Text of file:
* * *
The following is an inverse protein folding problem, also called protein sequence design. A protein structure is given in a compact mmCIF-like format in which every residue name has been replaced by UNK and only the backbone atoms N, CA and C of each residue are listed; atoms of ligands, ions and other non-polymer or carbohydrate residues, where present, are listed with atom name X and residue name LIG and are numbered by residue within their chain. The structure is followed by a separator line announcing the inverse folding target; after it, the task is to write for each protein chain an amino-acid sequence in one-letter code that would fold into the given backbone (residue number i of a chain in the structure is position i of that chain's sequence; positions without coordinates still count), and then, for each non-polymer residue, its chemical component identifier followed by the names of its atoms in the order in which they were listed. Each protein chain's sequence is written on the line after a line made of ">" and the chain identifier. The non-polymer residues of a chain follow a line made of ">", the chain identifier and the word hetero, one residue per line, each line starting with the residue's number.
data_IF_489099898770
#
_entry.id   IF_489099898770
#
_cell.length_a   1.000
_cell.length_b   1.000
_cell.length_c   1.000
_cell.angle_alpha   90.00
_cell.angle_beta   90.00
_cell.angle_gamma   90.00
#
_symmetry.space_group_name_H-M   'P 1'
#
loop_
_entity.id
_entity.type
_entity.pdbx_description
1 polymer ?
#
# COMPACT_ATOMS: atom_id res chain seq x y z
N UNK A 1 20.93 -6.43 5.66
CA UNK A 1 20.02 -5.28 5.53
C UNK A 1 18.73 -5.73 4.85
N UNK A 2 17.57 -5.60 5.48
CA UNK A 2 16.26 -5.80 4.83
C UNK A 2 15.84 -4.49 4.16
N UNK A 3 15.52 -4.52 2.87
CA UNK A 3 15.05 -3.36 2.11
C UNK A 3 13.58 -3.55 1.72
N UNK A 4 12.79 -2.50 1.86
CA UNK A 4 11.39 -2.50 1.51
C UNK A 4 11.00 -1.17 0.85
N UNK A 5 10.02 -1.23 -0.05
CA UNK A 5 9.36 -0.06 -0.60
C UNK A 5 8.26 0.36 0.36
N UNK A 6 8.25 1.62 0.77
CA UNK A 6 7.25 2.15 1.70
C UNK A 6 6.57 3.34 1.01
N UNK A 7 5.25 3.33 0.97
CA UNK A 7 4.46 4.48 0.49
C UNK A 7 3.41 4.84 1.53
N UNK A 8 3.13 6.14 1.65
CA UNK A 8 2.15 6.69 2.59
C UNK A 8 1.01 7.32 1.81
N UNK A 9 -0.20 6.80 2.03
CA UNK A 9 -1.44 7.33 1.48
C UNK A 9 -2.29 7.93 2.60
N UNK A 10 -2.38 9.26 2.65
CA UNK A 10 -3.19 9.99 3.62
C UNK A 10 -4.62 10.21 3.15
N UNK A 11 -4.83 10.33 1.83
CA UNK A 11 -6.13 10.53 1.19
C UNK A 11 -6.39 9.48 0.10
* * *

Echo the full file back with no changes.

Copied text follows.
The following is an inverse protein folding problem, also called protein sequence design. A protein structure is given in a compact mmCIF-like format in which every residue name has been replaced by UNK and only the backbone atoms N, CA and C of each residue are listed; atoms of ligands, ions and other non-polymer or carbohydrate residues, where present, are listed with atom name X and residue name LIG and are numbered by residue within their chain. The structure is followed by a separator line announcing the inverse folding target; after it, the task is to write for each protein chain an amino-acid sequence in one-letter code that would fold into the given backbone (residue number i of a chain in the structure is position i of that chain's sequence; positions without coordinates still count), and then, for each non-polymer residue, its chemical component identifier followed by the names of its atoms in the order in which they were listed. Each protein chain's sequence is written on the line after a line made of ">" and the chain identifier. The non-polymer residues of a chain follow a line made of ">", the chain identifier and the word hetero, one residue per line, each line starting with the residue's number.
data_IF_489099898770
#
_entry.id   IF_489099898770
#
_cell.length_a   1.000
_cell.length_b   1.000
_cell.length_c   1.000
_cell.angle_alpha   90.00
_cell.angle_beta   90.00
_cell.angle_gamma   90.00
#
_symmetry.space_group_name_H-M   'P 1'
#
loop_
_entity.id
_entity.type
_entity.pdbx_description
1 polymer ?
#
# COMPACT_ATOMS: atom_id res chain seq x y z
N UNK A 1 20.93 -6.43 5.66
CA UNK A 1 20.02 -5.28 5.53
C UNK A 1 18.73 -5.73 4.85
N UNK A 2 17.57 -5.60 5.48
CA UNK A 2 16.26 -5.80 4.83
C UNK A 2 15.84 -4.49 4.16
N UNK A 3 15.52 -4.52 2.87
CA UNK A 3 15.05 -3.36 2.11
C UNK A 3 13.58 -3.55 1.72
N UNK A 4 12.79 -2.50 1.86
CA UNK A 4 11.39 -2.50 1.51
C UNK A 4 11.00 -1.17 0.85
N UNK A 5 10.02 -1.23 -0.05
CA UNK A 5 9.36 -0.06 -0.60
C UNK A 5 8.26 0.36 0.36
N UNK A 6 8.25 1.62 0.77
CA UNK A 6 7.25 2.15 1.70
C UNK A 6 6.57 3.34 1.01
N UNK A 7 5.25 3.33 0.97
CA UNK A 7 4.46 4.48 0.49
C UNK A 7 3.41 4.84 1.53
N UNK A 8 3.13 6.14 1.65
CA UNK A 8 2.15 6.69 2.59
C UNK A 8 1.01 7.32 1.81
N UNK A 9 -0.20 6.80 2.03
CA UNK A 9 -1.44 7.33 1.48
C UNK A 9 -2.29 7.93 2.60
N UNK A 10 -2.38 9.26 2.65
CA UNK A 10 -3.19 9.99 3.62
C UNK A 10 -4.62 10.21 3.15
N UNK A 11 -4.83 10.33 1.83
CA UNK A 11 -6.13 10.53 1.19
C UNK A 11 -6.39 9.48 0.10